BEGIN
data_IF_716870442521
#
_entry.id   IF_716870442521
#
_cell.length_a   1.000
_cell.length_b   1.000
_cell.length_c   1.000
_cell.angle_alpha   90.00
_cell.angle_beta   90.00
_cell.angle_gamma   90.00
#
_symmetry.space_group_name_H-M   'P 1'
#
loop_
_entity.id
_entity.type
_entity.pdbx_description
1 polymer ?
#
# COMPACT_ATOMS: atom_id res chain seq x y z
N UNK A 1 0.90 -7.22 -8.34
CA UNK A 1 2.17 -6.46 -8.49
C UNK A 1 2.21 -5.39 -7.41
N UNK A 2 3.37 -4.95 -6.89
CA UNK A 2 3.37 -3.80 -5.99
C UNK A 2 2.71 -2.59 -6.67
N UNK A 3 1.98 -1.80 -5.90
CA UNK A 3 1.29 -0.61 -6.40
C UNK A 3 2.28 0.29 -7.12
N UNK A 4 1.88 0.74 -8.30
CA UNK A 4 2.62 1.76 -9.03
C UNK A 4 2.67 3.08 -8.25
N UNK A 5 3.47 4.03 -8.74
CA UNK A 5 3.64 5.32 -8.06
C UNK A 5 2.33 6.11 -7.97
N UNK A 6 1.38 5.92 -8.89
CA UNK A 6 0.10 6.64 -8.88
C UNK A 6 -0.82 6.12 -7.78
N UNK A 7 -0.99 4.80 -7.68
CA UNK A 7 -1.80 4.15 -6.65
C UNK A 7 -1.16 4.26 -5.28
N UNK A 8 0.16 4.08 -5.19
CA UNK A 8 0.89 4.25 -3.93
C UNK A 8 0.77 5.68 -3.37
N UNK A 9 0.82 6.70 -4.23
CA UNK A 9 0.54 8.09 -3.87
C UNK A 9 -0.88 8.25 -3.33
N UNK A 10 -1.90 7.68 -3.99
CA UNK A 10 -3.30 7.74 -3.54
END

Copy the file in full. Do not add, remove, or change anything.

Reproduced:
data_IF_716870442521
#
_entry.id   IF_716870442521
#
_cell.length_a   1.000
_cell.length_b   1.000
_cell.length_c   1.000
_cell.angle_alpha   90.00
_cell.angle_beta   90.00
_cell.angle_gamma   90.00
#
_symmetry.space_group_name_H-M   'P 1'
#
loop_
_entity.id
_entity.type
_entity.pdbx_description
1 polymer ?
#
# COMPACT_ATOMS: atom_id res chain seq x y z
N UNK A 1 0.90 -7.22 -8.34
CA UNK A 1 2.17 -6.46 -8.49
C UNK A 1 2.21 -5.39 -7.41
N UNK A 2 3.37 -4.95 -6.89
CA UNK A 2 3.37 -3.80 -5.99
C UNK A 2 2.71 -2.59 -6.67
N UNK A 3 1.98 -1.80 -5.90
CA UNK A 3 1.29 -0.61 -6.40
C UNK A 3 2.28 0.29 -7.12
N UNK A 4 1.88 0.74 -8.30
CA UNK A 4 2.62 1.76 -9.03
C UNK A 4 2.67 3.08 -8.25
N UNK A 5 3.47 4.03 -8.74
CA UNK A 5 3.64 5.32 -8.06
C UNK A 5 2.33 6.11 -7.97
N UNK A 6 1.38 5.92 -8.89
CA UNK A 6 0.10 6.64 -8.88
C UNK A 6 -0.82 6.12 -7.78
N UNK A 7 -0.99 4.80 -7.68
CA UNK A 7 -1.80 4.15 -6.65
C UNK A 7 -1.16 4.26 -5.28
N UNK A 8 0.16 4.08 -5.19
CA UNK A 8 0.89 4.25 -3.93
C UNK A 8 0.77 5.68 -3.37
N UNK A 9 0.82 6.70 -4.23
CA UNK A 9 0.54 8.09 -3.87
C UNK A 9 -0.88 8.25 -3.33
N UNK A 10 -1.90 7.68 -3.99
CA UNK A 10 -3.30 7.74 -3.54